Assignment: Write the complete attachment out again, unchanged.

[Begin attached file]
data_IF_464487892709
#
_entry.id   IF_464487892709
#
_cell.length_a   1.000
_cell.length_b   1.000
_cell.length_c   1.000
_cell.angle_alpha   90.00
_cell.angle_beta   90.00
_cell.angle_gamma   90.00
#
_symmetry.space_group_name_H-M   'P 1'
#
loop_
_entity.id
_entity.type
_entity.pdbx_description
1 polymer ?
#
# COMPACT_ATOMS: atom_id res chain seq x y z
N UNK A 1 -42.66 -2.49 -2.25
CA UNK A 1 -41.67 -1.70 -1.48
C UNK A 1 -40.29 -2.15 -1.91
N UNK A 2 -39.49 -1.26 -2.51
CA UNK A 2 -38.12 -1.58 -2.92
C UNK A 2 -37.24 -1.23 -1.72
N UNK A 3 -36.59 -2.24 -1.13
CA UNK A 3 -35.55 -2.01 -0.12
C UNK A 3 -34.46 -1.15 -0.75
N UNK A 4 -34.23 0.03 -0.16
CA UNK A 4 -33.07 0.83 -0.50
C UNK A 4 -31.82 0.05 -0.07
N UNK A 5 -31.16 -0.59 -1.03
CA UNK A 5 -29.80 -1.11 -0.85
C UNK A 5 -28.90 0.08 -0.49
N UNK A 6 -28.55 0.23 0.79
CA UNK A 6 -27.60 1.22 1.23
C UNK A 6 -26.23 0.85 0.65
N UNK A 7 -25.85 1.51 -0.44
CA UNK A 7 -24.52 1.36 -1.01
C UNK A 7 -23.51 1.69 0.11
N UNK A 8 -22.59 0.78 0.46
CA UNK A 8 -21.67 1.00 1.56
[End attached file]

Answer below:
data_IF_464487892709
#
_entry.id   IF_464487892709
#
_cell.length_a   1.000
_cell.length_b   1.000
_cell.length_c   1.000
_cell.angle_alpha   90.00
_cell.angle_beta   90.00
_cell.angle_gamma   90.00
#
_symmetry.space_group_name_H-M   'P 1'
#
loop_
_entity.id
_entity.type
_entity.pdbx_description
1 polymer ?
#
# COMPACT_ATOMS: atom_id res chain seq x y z
N UNK A 1 -42.66 -2.49 -2.25
CA UNK A 1 -41.67 -1.70 -1.48
C UNK A 1 -40.29 -2.15 -1.91
N UNK A 2 -39.49 -1.26 -2.51
CA UNK A 2 -38.12 -1.58 -2.92
C UNK A 2 -37.24 -1.23 -1.72
N UNK A 3 -36.59 -2.24 -1.13
CA UNK A 3 -35.55 -2.01 -0.12
C UNK A 3 -34.46 -1.15 -0.75
N UNK A 4 -34.23 0.03 -0.16
CA UNK A 4 -33.07 0.83 -0.50
C UNK A 4 -31.82 0.05 -0.07
N UNK A 5 -31.16 -0.59 -1.03
CA UNK A 5 -29.80 -1.11 -0.85
C UNK A 5 -28.90 0.08 -0.49
N UNK A 6 -28.55 0.23 0.79
CA UNK A 6 -27.60 1.22 1.23
C UNK A 6 -26.23 0.85 0.65
N UNK A 7 -25.85 1.51 -0.44
CA UNK A 7 -24.52 1.36 -1.01
C UNK A 7 -23.51 1.69 0.11
N UNK A 8 -22.59 0.78 0.46
CA UNK A 8 -21.67 1.00 1.56